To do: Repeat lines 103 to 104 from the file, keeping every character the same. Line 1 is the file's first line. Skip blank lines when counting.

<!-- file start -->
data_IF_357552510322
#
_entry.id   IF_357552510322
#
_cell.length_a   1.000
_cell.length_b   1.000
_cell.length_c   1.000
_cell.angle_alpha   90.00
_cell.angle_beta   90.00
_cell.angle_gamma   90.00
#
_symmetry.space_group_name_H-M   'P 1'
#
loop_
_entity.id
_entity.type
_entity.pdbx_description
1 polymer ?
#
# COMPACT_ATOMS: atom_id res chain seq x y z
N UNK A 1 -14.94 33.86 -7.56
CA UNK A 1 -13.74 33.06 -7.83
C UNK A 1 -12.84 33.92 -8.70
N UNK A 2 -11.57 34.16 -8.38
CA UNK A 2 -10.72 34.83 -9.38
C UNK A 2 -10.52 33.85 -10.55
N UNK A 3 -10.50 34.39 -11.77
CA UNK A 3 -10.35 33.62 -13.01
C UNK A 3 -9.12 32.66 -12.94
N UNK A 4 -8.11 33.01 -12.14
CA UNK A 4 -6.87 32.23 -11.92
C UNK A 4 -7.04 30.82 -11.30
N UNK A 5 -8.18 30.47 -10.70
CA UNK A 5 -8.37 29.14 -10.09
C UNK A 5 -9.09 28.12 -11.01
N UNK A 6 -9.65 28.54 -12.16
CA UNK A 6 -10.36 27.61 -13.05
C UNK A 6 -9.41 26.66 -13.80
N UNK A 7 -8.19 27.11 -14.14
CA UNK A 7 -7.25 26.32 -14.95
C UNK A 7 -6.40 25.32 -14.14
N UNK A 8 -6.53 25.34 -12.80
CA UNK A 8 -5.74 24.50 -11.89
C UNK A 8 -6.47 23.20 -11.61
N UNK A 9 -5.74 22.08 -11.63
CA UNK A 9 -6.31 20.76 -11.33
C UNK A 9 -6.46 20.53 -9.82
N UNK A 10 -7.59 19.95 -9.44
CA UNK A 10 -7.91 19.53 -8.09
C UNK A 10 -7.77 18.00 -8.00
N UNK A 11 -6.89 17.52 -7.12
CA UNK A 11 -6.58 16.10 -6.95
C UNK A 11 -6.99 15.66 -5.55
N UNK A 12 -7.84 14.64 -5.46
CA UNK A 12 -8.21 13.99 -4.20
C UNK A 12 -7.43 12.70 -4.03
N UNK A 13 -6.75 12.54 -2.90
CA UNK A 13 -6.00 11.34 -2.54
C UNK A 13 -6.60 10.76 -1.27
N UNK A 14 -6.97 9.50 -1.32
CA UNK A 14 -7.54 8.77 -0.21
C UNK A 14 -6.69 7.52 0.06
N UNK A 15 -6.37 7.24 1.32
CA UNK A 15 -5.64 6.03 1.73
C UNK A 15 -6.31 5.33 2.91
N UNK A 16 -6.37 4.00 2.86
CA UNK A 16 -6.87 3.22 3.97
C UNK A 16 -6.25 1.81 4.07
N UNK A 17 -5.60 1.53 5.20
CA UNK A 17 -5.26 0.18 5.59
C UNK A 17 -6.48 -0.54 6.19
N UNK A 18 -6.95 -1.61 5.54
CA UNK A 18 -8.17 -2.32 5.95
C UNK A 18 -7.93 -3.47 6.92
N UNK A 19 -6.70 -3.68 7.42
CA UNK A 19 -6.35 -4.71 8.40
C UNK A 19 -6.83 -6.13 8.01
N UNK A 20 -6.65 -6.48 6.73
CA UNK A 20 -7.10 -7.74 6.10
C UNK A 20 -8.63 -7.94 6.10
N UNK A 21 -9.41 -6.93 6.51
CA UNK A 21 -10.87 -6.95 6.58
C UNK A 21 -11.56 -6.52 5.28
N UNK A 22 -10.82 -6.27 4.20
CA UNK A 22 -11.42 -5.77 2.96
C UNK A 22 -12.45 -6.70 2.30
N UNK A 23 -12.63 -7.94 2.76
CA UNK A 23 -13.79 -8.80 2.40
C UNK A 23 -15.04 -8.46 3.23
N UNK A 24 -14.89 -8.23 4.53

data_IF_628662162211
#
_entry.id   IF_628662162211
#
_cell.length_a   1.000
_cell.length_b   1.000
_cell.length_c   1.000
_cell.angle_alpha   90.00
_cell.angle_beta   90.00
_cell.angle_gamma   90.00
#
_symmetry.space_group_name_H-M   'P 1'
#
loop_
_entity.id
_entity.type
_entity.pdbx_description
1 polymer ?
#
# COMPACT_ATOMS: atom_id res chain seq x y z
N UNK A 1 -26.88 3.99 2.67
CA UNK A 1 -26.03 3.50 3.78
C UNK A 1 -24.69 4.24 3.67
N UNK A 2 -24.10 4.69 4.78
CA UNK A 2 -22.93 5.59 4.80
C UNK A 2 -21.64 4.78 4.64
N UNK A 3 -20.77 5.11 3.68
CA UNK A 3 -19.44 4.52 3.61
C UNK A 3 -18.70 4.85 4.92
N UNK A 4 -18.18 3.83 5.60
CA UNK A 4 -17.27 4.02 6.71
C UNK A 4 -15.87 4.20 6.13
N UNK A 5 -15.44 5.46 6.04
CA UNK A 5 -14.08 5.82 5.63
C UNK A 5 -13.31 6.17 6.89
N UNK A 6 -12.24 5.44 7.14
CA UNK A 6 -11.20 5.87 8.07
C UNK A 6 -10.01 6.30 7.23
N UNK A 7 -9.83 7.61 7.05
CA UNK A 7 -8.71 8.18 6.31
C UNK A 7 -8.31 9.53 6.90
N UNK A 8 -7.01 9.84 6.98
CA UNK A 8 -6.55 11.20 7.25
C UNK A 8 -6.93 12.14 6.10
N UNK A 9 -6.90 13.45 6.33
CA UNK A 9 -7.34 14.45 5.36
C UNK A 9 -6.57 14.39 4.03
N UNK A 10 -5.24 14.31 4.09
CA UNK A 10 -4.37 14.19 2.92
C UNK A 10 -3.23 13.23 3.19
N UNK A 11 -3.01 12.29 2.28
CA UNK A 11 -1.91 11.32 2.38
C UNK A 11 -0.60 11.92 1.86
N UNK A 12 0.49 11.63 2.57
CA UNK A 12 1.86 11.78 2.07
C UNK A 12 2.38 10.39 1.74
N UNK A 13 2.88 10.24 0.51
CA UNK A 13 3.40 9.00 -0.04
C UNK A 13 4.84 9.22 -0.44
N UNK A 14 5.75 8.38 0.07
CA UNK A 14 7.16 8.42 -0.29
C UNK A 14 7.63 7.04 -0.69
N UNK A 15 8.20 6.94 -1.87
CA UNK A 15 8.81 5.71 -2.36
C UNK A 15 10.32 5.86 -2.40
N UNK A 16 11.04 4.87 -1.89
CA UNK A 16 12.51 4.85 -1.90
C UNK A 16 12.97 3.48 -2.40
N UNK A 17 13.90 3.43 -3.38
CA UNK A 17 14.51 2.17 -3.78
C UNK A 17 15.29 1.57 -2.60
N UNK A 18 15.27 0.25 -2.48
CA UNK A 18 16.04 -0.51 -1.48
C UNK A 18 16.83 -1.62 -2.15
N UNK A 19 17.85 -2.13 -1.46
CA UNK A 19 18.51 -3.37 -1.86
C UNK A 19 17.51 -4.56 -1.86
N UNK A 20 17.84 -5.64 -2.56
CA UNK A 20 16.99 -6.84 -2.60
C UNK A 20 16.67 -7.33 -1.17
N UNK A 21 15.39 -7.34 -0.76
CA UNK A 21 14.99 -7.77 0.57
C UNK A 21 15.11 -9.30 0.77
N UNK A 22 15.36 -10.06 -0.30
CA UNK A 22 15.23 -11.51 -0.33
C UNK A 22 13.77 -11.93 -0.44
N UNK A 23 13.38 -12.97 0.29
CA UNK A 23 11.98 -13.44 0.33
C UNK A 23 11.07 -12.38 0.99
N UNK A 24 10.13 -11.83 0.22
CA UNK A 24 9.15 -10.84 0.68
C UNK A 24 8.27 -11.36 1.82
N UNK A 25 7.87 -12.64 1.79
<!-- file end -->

#
loop_